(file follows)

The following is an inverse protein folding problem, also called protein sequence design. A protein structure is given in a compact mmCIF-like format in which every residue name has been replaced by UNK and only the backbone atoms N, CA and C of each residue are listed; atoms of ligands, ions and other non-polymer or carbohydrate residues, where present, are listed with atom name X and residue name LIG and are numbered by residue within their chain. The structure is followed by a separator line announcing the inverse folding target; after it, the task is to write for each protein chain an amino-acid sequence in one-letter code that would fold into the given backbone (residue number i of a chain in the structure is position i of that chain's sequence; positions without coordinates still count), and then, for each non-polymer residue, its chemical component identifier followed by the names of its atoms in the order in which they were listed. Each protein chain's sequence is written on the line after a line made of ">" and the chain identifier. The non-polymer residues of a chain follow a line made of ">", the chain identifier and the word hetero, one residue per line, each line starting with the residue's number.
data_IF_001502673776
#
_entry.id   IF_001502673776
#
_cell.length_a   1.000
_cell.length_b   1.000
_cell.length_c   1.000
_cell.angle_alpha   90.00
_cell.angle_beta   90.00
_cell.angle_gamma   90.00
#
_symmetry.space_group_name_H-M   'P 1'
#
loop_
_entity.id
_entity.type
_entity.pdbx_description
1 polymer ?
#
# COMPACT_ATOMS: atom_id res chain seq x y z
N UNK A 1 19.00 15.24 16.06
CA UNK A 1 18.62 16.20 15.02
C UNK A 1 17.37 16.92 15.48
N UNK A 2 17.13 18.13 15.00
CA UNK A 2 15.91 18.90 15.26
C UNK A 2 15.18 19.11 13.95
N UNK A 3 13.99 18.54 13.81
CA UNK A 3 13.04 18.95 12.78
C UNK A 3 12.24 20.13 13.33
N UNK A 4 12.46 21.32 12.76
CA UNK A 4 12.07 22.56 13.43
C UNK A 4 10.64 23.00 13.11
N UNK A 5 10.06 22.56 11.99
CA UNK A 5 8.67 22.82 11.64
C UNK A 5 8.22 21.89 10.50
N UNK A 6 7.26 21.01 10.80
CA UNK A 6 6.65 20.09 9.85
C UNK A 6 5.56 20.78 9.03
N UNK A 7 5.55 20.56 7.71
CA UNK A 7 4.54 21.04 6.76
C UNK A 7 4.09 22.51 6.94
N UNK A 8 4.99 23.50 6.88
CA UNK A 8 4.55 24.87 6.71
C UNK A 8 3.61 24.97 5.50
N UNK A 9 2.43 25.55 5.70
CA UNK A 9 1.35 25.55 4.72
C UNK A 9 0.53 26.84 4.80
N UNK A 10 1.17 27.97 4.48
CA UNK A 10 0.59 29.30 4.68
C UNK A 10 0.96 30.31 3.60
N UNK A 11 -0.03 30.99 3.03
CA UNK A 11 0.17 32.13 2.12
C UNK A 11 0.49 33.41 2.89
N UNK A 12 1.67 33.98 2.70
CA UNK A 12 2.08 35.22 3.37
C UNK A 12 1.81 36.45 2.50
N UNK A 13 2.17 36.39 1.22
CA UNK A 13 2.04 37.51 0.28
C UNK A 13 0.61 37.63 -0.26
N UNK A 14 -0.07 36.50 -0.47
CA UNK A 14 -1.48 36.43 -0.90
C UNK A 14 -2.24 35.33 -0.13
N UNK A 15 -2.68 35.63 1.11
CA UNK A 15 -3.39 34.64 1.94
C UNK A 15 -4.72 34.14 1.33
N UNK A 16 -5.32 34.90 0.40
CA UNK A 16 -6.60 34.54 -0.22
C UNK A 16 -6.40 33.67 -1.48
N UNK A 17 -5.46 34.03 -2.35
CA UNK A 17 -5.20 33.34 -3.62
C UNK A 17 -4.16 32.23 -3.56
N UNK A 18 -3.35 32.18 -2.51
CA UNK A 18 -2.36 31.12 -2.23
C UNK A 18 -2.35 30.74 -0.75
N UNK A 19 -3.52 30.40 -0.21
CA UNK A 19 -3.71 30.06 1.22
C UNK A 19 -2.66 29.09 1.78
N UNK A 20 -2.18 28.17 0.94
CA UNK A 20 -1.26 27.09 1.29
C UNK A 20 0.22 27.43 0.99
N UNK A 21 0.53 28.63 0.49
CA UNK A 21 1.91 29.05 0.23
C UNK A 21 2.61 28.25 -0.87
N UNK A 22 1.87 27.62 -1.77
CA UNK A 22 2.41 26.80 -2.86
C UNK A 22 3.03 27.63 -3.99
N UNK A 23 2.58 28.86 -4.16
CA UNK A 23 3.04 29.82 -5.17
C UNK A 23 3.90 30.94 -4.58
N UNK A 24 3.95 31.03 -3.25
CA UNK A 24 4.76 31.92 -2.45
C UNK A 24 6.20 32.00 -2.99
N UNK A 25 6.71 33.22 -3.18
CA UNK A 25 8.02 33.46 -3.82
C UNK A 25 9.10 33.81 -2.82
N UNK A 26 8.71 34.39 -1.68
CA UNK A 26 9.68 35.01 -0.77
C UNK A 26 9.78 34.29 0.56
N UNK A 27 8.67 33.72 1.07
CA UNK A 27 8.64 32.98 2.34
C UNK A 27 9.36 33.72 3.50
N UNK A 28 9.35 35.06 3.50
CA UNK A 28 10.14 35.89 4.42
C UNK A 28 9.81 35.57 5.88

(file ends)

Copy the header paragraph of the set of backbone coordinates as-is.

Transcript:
The following is an inverse protein folding problem, also called protein sequence design. A protein structure is given in a compact mmCIF-like format in which every residue name has been replaced by UNK and only the backbone atoms N, CA and C of each residue are listed; atoms of ligands, ions and other non-polymer or carbohydrate residues, where present, are listed with atom name X and residue name LIG and are numbered by residue within their chain. The structure is followed by a separator line announcing the inverse folding target; after it, the task is to write for each protein chain an amino-acid sequence in one-letter code that would fold into the given backbone (residue number i of a chain in the structure is position i of that chain's sequence; positions without coordinates still count), and then, for each non-polymer residue, its chemical component identifier followed by the names of its atoms in the order in which they were listed. Each protein chain's sequence is written on the line after a line made of ">" and the chain identifier. The non-polymer residues of a chain follow a line made of ">", the chain identifier and the word hetero, one residue per line, each line starting with the residue's number.